An article in the Washington Post reports, on what could be a major decision in the fight against global warming, that the Kansas Department of Health and Environment became the first government agency in the United States to cite carbon dioxide emissions as the reason for rejecting an air permit for a proposed coal-fired electricity generating plant, saying that the greenhouse gas threatens public health and the environment. . . .
It may be the first of a series of similar state actions inspired by a Supreme Court decision in April that asserted that greenhouse gases such as carbon dioxide should be considered pollutants under the Clean Air Act. . . . more
Update, 12:34 am:
This is not the only coal plant in trouble, as this article in the Austin American Statemen reports: At least 16 coal-fired power plant proposals nationwide have been scrapped in recent months and more than three dozen have been delayed as utilities face increasing pressure due to concerns over global warming and rising construction costs. . . . more
Update, 1:48 am:
In Energy and Capital Jeff Siegel wrote: This past Tuesday, American Electric Power Company agreed to a $4.6 billion settlement over pollution controls at its power plants. The company will also have to shell out $15 million in civil penalties and $60 million in cleanup and mitigation costs. . . . more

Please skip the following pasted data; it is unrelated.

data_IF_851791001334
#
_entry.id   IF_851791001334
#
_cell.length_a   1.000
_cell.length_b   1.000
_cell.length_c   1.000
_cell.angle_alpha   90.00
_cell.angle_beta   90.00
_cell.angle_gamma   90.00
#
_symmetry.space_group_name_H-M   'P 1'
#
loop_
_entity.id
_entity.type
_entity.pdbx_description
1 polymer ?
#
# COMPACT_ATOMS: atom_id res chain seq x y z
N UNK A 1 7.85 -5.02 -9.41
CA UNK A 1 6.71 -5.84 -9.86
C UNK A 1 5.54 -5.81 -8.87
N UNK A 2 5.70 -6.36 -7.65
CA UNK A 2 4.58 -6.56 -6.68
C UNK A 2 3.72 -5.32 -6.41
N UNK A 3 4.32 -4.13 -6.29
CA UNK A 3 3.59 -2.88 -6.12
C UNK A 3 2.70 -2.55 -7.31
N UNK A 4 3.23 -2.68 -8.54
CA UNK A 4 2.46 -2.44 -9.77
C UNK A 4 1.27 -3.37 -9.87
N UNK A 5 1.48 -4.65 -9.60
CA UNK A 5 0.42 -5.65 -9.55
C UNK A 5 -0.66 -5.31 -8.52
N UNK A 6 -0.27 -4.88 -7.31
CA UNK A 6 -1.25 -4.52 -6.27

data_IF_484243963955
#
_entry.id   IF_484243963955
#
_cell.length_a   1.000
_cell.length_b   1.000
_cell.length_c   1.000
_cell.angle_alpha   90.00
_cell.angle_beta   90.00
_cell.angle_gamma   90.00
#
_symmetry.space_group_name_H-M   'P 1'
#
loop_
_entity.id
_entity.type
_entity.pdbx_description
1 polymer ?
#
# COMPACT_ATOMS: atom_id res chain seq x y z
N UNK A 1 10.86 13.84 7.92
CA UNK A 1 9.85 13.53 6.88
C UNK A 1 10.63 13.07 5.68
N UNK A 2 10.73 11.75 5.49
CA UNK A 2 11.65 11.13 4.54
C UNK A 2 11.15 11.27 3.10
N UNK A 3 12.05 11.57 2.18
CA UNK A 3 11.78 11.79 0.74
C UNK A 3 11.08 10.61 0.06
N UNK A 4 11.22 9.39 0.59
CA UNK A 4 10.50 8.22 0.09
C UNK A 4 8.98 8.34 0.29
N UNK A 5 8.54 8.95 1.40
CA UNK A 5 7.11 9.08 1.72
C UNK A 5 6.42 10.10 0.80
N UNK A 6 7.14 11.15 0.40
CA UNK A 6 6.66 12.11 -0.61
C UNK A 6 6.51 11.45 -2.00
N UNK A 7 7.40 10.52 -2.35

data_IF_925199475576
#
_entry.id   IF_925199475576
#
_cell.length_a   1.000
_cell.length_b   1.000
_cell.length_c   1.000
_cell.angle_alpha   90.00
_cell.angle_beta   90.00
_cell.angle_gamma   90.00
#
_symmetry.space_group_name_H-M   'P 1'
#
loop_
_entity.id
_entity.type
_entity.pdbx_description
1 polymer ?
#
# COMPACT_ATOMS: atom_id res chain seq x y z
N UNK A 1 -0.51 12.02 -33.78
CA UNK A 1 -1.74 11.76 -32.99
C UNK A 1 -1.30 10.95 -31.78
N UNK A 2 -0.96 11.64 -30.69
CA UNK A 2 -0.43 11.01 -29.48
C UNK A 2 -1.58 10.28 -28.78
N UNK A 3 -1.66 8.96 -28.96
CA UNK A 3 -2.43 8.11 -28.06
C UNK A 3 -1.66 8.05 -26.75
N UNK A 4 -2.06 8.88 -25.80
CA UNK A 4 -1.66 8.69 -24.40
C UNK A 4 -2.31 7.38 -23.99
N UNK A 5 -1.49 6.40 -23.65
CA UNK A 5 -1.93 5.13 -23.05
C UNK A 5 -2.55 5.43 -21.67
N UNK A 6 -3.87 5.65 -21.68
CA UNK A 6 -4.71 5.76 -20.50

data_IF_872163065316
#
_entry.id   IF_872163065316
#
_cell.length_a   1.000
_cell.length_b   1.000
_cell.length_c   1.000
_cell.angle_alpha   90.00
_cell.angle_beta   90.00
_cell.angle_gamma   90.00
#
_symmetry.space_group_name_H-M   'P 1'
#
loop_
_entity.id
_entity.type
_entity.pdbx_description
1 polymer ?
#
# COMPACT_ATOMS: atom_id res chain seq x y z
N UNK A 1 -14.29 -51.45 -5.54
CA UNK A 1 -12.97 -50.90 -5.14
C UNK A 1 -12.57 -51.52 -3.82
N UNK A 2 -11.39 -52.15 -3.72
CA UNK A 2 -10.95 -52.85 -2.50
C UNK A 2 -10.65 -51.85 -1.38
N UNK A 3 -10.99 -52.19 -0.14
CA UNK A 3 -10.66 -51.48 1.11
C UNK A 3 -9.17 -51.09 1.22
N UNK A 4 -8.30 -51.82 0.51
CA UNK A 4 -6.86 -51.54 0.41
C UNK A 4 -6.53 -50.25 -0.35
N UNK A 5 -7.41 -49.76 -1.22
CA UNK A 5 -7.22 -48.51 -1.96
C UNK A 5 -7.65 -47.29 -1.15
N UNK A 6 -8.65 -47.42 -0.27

If this precedent is followed, and it will be cited by environmentalists in future applications for air quality permits for future coal powered power plants, we may not need additional legislation to require carbon capture and sequestration, unless a law is passed exempting carbon dioxide from the provisions of the Clean Air Act. The later would be a very unpopular law with citizens and, I believe, from Democrats and without much support from Republicans in an election year. Until this is straighted out in appeals courts, it looks like a big win for nuclear power and renewables as utilities will be less willing to take a chance on coal powered power plants. This will also be a big boon for wind power and thermal solar in the near future, until PV solar becomes more competitive. The fact is that coal power is getting more expensive as many other sources are becoming less expensive.